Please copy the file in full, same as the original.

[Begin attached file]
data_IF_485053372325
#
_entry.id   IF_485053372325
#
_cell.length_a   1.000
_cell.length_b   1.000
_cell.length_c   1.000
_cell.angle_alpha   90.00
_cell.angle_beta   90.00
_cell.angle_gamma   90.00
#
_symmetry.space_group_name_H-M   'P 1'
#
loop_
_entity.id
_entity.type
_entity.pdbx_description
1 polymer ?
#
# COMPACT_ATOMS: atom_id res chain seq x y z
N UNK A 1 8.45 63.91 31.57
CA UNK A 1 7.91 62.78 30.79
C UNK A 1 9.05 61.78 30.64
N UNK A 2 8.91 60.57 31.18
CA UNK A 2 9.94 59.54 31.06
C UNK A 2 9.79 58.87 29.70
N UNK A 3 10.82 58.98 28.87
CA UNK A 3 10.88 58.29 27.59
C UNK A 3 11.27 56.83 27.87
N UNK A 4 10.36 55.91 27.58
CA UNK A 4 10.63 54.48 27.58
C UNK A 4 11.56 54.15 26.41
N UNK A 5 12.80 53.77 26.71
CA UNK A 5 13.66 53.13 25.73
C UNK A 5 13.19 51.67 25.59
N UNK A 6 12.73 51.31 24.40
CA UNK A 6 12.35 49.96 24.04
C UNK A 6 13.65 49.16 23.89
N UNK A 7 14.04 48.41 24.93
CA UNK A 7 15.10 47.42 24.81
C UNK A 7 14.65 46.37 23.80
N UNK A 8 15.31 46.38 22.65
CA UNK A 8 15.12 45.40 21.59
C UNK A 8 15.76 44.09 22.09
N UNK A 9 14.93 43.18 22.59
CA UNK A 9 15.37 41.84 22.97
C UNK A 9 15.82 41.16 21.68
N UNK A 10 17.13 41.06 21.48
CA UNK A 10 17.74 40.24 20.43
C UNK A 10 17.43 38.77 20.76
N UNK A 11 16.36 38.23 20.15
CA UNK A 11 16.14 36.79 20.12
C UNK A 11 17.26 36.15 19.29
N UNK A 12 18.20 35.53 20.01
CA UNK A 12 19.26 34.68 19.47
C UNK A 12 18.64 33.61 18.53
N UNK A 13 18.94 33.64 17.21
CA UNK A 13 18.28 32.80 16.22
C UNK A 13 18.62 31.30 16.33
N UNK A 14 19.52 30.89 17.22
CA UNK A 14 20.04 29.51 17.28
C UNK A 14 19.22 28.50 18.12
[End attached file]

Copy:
data_IF_485053372325
#
_entry.id   IF_485053372325
#
_cell.length_a   1.000
_cell.length_b   1.000
_cell.length_c   1.000
_cell.angle_alpha   90.00
_cell.angle_beta   90.00
_cell.angle_gamma   90.00
#
_symmetry.space_group_name_H-M   'P 1'
#
loop_
_entity.id
_entity.type
_entity.pdbx_description
1 polymer ?
#
# COMPACT_ATOMS: atom_id res chain seq x y z
N UNK A 1 8.45 63.91 31.57
CA UNK A 1 7.91 62.78 30.79
C UNK A 1 9.05 61.78 30.64
N UNK A 2 8.91 60.57 31.18
CA UNK A 2 9.94 59.54 31.06
C UNK A 2 9.79 58.87 29.70
N UNK A 3 10.82 58.98 28.87
CA UNK A 3 10.88 58.29 27.59
C UNK A 3 11.27 56.83 27.87
N UNK A 4 10.36 55.91 27.58
CA UNK A 4 10.63 54.48 27.58
C UNK A 4 11.56 54.15 26.41
N UNK A 5 12.80 53.77 26.71
CA UNK A 5 13.66 53.13 25.73
C UNK A 5 13.19 51.67 25.59
N UNK A 6 12.73 51.31 24.40
CA UNK A 6 12.35 49.96 24.04
C UNK A 6 13.65 49.16 23.89
N UNK A 7 14.04 48.41 24.93
CA UNK A 7 15.10 47.42 24.81
C UNK A 7 14.65 46.37 23.80
N UNK A 8 15.31 46.38 22.65
CA UNK A 8 15.12 45.40 21.59
C UNK A 8 15.76 44.09 22.09
N UNK A 9 14.93 43.18 22.59
CA UNK A 9 15.37 41.84 22.97
C UNK A 9 15.82 41.16 21.68
N UNK A 10 17.13 41.06 21.48
CA UNK A 10 17.74 40.24 20.43
C UNK A 10 17.43 38.77 20.76
N UNK A 11 16.36 38.23 20.15
CA UNK A 11 16.14 36.79 20.12
C UNK A 11 17.26 36.15 19.29
N UNK A 12 18.20 35.53 20.01
CA UNK A 12 19.26 34.68 19.47
C UNK A 12 18.64 33.61 18.53
N UNK A 13 18.94 33.64 17.21
CA UNK A 13 18.28 32.80 16.22
C UNK A 13 18.62 31.30 16.33
N UNK A 14 19.52 30.89 17.22
CA UNK A 14 20.04 29.51 17.28
C UNK A 14 19.22 28.50 18.12